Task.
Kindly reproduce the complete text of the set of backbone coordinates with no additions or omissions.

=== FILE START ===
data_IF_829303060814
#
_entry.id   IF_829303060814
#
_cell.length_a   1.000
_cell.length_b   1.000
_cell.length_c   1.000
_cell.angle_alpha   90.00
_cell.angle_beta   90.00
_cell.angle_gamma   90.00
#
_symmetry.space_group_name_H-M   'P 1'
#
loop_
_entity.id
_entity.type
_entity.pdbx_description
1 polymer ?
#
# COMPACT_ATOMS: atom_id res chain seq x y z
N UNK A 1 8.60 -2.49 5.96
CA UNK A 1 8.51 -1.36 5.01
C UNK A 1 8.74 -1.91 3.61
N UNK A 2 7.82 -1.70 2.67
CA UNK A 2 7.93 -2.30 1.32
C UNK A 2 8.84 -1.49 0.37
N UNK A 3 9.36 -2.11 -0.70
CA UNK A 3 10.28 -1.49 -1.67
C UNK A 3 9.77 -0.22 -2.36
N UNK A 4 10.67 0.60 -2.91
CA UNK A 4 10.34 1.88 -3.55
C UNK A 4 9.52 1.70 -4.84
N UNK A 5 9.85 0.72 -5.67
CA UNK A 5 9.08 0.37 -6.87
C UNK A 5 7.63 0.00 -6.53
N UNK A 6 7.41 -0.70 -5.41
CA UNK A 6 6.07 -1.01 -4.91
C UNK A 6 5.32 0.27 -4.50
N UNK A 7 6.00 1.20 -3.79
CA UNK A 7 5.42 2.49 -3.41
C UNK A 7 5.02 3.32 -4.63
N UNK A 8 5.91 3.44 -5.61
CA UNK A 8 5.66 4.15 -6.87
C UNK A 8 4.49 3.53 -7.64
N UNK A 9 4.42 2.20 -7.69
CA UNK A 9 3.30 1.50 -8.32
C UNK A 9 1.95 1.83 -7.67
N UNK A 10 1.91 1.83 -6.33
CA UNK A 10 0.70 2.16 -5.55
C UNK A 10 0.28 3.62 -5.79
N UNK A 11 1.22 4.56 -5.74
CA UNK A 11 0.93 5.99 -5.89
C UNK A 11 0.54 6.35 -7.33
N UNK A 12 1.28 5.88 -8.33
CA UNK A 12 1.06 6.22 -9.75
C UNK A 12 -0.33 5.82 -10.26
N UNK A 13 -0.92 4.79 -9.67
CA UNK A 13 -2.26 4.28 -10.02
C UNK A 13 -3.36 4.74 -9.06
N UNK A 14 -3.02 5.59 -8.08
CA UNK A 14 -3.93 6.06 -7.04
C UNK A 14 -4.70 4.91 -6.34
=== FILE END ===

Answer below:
data_IF_829303060814
#
_entry.id   IF_829303060814
#
_cell.length_a   1.000
_cell.length_b   1.000
_cell.length_c   1.000
_cell.angle_alpha   90.00
_cell.angle_beta   90.00
_cell.angle_gamma   90.00
#
_symmetry.space_group_name_H-M   'P 1'
#
loop_
_entity.id
_entity.type
_entity.pdbx_description
1 polymer ?
#
# COMPACT_ATOMS: atom_id res chain seq x y z
N UNK A 1 8.60 -2.49 5.96
CA UNK A 1 8.51 -1.36 5.01
C UNK A 1 8.74 -1.91 3.61
N UNK A 2 7.82 -1.70 2.67
CA UNK A 2 7.93 -2.30 1.32
C UNK A 2 8.84 -1.49 0.37
N UNK A 3 9.36 -2.11 -0.70
CA UNK A 3 10.28 -1.49 -1.67
C UNK A 3 9.77 -0.22 -2.36
N UNK A 4 10.67 0.60 -2.91
CA UNK A 4 10.34 1.88 -3.55
C UNK A 4 9.52 1.70 -4.84
N UNK A 5 9.85 0.72 -5.67
CA UNK A 5 9.08 0.37 -6.87
C UNK A 5 7.63 0.00 -6.53
N UNK A 6 7.41 -0.70 -5.41
CA UNK A 6 6.07 -1.01 -4.91
C UNK A 6 5.32 0.27 -4.50
N UNK A 7 6.00 1.20 -3.79
CA UNK A 7 5.42 2.49 -3.41
C UNK A 7 5.02 3.32 -4.63
N UNK A 8 5.91 3.44 -5.61
CA UNK A 8 5.66 4.15 -6.87
C UNK A 8 4.49 3.53 -7.64
N UNK A 9 4.42 2.20 -7.69
CA UNK A 9 3.30 1.50 -8.32
C UNK A 9 1.95 1.83 -7.67
N UNK A 10 1.91 1.83 -6.33
CA UNK A 10 0.70 2.16 -5.55
C UNK A 10 0.28 3.62 -5.79
N UNK A 11 1.22 4.56 -5.74
CA UNK A 11 0.93 5.99 -5.89
C UNK A 11 0.54 6.35 -7.33
N UNK A 12 1.28 5.88 -8.33
CA UNK A 12 1.06 6.22 -9.75
C UNK A 12 -0.33 5.82 -10.26
N UNK A 13 -0.92 4.79 -9.67
CA UNK A 13 -2.26 4.28 -10.02
C UNK A 13 -3.36 4.74 -9.06
N UNK A 14 -3.02 5.59 -8.08
CA UNK A 14 -3.93 6.06 -7.04
C UNK A 14 -4.70 4.91 -6.34